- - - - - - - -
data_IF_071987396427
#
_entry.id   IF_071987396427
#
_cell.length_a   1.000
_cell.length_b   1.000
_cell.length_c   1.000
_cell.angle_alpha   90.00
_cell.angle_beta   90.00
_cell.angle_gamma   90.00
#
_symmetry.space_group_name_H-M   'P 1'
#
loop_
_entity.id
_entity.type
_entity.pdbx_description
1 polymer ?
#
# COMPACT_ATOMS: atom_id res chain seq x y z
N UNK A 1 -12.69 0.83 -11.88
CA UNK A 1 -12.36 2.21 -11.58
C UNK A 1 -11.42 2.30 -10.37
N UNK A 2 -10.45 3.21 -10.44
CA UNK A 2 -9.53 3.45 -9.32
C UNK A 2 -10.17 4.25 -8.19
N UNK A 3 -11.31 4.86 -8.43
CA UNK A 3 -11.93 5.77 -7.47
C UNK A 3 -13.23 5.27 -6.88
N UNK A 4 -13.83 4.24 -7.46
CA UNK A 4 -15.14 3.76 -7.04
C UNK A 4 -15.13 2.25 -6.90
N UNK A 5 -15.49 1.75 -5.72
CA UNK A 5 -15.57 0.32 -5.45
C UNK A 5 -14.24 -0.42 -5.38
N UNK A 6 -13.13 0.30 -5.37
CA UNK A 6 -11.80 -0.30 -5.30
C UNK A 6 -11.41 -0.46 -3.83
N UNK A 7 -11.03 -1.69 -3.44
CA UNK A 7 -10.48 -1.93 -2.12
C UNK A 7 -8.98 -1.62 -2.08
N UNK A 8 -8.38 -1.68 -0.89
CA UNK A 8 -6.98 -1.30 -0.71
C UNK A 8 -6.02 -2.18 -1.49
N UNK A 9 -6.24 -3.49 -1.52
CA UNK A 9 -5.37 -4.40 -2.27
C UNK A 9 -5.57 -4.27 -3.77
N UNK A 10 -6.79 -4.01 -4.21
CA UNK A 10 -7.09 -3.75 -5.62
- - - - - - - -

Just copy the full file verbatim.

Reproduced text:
data_IF_071987396427
#
_entry.id   IF_071987396427
#
_cell.length_a   1.000
_cell.length_b   1.000
_cell.length_c   1.000
_cell.angle_alpha   90.00
_cell.angle_beta   90.00
_cell.angle_gamma   90.00
#
_symmetry.space_group_name_H-M   'P 1'
#
loop_
_entity.id
_entity.type
_entity.pdbx_description
1 polymer ?
#
# COMPACT_ATOMS: atom_id res chain seq x y z
N UNK A 1 -12.69 0.83 -11.88
CA UNK A 1 -12.36 2.21 -11.58
C UNK A 1 -11.42 2.30 -10.37
N UNK A 2 -10.45 3.21 -10.44
CA UNK A 2 -9.53 3.45 -9.32
C UNK A 2 -10.17 4.25 -8.19
N UNK A 3 -11.31 4.86 -8.43
CA UNK A 3 -11.93 5.77 -7.47
C UNK A 3 -13.23 5.27 -6.88
N UNK A 4 -13.83 4.24 -7.46
CA UNK A 4 -15.14 3.76 -7.04
C UNK A 4 -15.13 2.25 -6.90
N UNK A 5 -15.49 1.75 -5.72
CA UNK A 5 -15.57 0.32 -5.45
C UNK A 5 -14.24 -0.42 -5.38
N UNK A 6 -13.13 0.30 -5.37
CA UNK A 6 -11.80 -0.30 -5.30
C UNK A 6 -11.41 -0.46 -3.83
N UNK A 7 -11.03 -1.69 -3.44
CA UNK A 7 -10.48 -1.93 -2.12
C UNK A 7 -8.98 -1.62 -2.08
N UNK A 8 -8.38 -1.68 -0.89
CA UNK A 8 -6.98 -1.30 -0.71
C UNK A 8 -6.02 -2.18 -1.49
N UNK A 9 -6.24 -3.49 -1.52
CA UNK A 9 -5.37 -4.40 -2.27
C UNK A 9 -5.57 -4.27 -3.77
N UNK A 10 -6.79 -4.01 -4.21
CA UNK A 10 -7.09 -3.75 -5.62